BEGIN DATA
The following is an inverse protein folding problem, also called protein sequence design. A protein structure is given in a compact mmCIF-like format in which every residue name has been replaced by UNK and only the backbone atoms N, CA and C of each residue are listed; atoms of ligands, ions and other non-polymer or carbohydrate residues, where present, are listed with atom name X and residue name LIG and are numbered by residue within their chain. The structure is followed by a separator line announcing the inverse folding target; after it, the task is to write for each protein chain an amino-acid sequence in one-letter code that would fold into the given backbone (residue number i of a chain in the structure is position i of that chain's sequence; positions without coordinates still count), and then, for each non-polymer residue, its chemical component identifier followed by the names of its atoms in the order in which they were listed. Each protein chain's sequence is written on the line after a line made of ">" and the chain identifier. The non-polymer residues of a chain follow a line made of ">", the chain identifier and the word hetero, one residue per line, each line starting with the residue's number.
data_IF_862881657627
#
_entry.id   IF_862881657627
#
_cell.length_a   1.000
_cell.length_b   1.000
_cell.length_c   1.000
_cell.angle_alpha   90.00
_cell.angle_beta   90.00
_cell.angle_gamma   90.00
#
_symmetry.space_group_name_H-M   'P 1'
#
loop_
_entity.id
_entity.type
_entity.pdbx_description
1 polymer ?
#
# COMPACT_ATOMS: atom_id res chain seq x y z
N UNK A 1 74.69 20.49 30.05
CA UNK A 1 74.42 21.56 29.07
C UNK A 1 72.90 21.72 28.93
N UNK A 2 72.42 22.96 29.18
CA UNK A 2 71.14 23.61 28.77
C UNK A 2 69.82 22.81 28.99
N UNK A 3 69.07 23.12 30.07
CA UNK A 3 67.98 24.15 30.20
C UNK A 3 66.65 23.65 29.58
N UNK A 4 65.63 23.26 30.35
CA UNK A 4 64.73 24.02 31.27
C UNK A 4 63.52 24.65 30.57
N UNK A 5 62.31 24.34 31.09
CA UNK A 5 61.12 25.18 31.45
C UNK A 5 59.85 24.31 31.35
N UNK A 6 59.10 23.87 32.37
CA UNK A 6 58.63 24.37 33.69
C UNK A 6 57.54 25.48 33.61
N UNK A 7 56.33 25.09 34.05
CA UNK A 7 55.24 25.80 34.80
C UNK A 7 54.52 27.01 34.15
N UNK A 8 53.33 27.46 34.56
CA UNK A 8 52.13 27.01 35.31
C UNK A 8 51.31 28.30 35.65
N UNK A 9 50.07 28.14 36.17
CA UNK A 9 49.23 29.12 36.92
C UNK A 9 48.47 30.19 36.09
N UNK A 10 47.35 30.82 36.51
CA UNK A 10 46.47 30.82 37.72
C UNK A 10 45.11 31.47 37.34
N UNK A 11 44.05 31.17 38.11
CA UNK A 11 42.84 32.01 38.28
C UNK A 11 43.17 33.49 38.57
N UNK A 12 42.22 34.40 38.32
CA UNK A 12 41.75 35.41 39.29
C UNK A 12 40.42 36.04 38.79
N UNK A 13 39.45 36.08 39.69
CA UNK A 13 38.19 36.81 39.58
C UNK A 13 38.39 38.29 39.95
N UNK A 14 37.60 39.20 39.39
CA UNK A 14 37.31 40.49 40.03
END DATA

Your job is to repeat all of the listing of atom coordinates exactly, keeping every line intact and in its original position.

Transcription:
The following is an inverse protein folding problem, also called protein sequence design. A protein structure is given in a compact mmCIF-like format in which every residue name has been replaced by UNK and only the backbone atoms N, CA and C of each residue are listed; atoms of ligands, ions and other non-polymer or carbohydrate residues, where present, are listed with atom name X and residue name LIG and are numbered by residue within their chain. The structure is followed by a separator line announcing the inverse folding target; after it, the task is to write for each protein chain an amino-acid sequence in one-letter code that would fold into the given backbone (residue number i of a chain in the structure is position i of that chain's sequence; positions without coordinates still count), and then, for each non-polymer residue, its chemical component identifier followed by the names of its atoms in the order in which they were listed. Each protein chain's sequence is written on the line after a line made of ">" and the chain identifier. The non-polymer residues of a chain follow a line made of ">", the chain identifier and the word hetero, one residue per line, each line starting with the residue's number.
data_IF_862881657627
#
_entry.id   IF_862881657627
#
_cell.length_a   1.000
_cell.length_b   1.000
_cell.length_c   1.000
_cell.angle_alpha   90.00
_cell.angle_beta   90.00
_cell.angle_gamma   90.00
#
_symmetry.space_group_name_H-M   'P 1'
#
loop_
_entity.id
_entity.type
_entity.pdbx_description
1 polymer ?
#
# COMPACT_ATOMS: atom_id res chain seq x y z
N UNK A 1 74.69 20.49 30.05
CA UNK A 1 74.42 21.56 29.07
C UNK A 1 72.90 21.72 28.93
N UNK A 2 72.42 22.96 29.18
CA UNK A 2 71.14 23.61 28.77
C UNK A 2 69.82 22.81 28.99
N UNK A 3 69.07 23.12 30.07
CA UNK A 3 67.98 24.15 30.20
C UNK A 3 66.65 23.65 29.58
N UNK A 4 65.63 23.26 30.35
CA UNK A 4 64.73 24.02 31.27
C UNK A 4 63.52 24.65 30.57
N UNK A 5 62.31 24.34 31.09
CA UNK A 5 61.12 25.18 31.45
C UNK A 5 59.85 24.31 31.35
N UNK A 6 59.10 23.87 32.37
CA UNK A 6 58.63 24.37 33.69
C UNK A 6 57.54 25.48 33.61
N UNK A 7 56.33 25.09 34.05
CA UNK A 7 55.24 25.80 34.80
C UNK A 7 54.52 27.01 34.15
N UNK A 8 53.33 27.46 34.56
CA UNK A 8 52.13 27.01 35.31
C UNK A 8 51.31 28.30 35.65
N UNK A 9 50.07 28.14 36.17
CA UNK A 9 49.23 29.12 36.92
C UNK A 9 48.47 30.19 36.09
N UNK A 10 47.35 30.82 36.51
CA UNK A 10 46.47 30.82 37.72
C UNK A 10 45.11 31.47 37.34
N UNK A 11 44.05 31.17 38.11
CA UNK A 11 42.84 32.01 38.28
C UNK A 11 43.17 33.49 38.57
N UNK A 12 42.22 34.40 38.32
CA UNK A 12 41.75 35.41 39.29
C UNK A 12 40.42 36.04 38.79
N UNK A 13 39.45 36.08 39.69
CA UNK A 13 38.19 36.81 39.58
C UNK A 13 38.39 38.29 39.95
N UNK A 14 37.60 39.20 39.39
CA UNK A 14 37.31 40.49 40.03